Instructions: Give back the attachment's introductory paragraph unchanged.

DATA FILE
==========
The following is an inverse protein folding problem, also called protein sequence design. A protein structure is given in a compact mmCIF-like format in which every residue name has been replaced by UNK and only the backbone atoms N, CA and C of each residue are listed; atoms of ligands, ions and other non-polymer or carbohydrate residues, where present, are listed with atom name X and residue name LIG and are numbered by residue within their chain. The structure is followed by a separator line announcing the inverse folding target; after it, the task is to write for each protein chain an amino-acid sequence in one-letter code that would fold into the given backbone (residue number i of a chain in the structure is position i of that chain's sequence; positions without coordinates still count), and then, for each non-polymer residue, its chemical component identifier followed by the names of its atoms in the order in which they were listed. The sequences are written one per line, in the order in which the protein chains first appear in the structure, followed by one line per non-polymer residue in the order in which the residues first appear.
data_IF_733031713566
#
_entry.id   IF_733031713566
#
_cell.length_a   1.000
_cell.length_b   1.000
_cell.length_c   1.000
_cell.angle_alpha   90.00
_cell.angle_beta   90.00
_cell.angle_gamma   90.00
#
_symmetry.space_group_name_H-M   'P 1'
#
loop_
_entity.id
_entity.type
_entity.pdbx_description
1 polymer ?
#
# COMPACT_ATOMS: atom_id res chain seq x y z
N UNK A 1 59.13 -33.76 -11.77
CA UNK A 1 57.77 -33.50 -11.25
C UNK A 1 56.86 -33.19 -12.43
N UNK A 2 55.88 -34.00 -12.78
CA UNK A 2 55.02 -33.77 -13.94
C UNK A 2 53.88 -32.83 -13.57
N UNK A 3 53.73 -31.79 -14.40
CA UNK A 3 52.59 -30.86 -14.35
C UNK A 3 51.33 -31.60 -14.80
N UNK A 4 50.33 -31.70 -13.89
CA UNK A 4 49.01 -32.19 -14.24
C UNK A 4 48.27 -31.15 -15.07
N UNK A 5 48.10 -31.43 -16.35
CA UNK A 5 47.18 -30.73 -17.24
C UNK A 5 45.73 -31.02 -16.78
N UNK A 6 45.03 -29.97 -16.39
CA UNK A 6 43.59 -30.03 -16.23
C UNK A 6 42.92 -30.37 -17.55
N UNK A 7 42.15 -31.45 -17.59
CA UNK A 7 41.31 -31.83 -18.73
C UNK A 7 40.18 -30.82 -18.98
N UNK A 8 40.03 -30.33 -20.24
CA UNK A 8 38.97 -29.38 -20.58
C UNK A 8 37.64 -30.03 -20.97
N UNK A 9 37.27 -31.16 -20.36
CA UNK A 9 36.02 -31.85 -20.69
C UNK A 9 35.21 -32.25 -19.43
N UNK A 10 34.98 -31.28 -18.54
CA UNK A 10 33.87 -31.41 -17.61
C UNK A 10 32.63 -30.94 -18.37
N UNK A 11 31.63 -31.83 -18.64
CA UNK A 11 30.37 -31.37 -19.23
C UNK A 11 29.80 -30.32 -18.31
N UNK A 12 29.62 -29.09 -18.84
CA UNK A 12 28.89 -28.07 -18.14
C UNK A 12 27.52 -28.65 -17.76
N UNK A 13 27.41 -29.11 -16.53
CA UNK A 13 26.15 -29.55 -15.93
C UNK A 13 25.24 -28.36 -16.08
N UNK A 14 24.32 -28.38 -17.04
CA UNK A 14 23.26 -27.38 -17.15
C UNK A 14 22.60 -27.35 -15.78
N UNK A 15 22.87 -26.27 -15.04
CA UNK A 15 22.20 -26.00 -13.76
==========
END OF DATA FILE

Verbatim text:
The following is an inverse protein folding problem, also called protein sequence design. A protein structure is given in a compact mmCIF-like format in which every residue name has been replaced by UNK and only the backbone atoms N, CA and C of each residue are listed; atoms of ligands, ions and other non-polymer or carbohydrate residues, where present, are listed with atom name X and residue name LIG and are numbered by residue within their chain. The structure is followed by a separator line announcing the inverse folding target; after it, the task is to write for each protein chain an amino-acid sequence in one-letter code that would fold into the given backbone (residue number i of a chain in the structure is position i of that chain's sequence; positions without coordinates still count), and then, for each non-polymer residue, its chemical component identifier followed by the names of its atoms in the order in which they were listed. The sequences are written one per line, in the order in which the protein chains first appear in the structure, followed by one line per non-polymer residue in the order in which the residues first appear.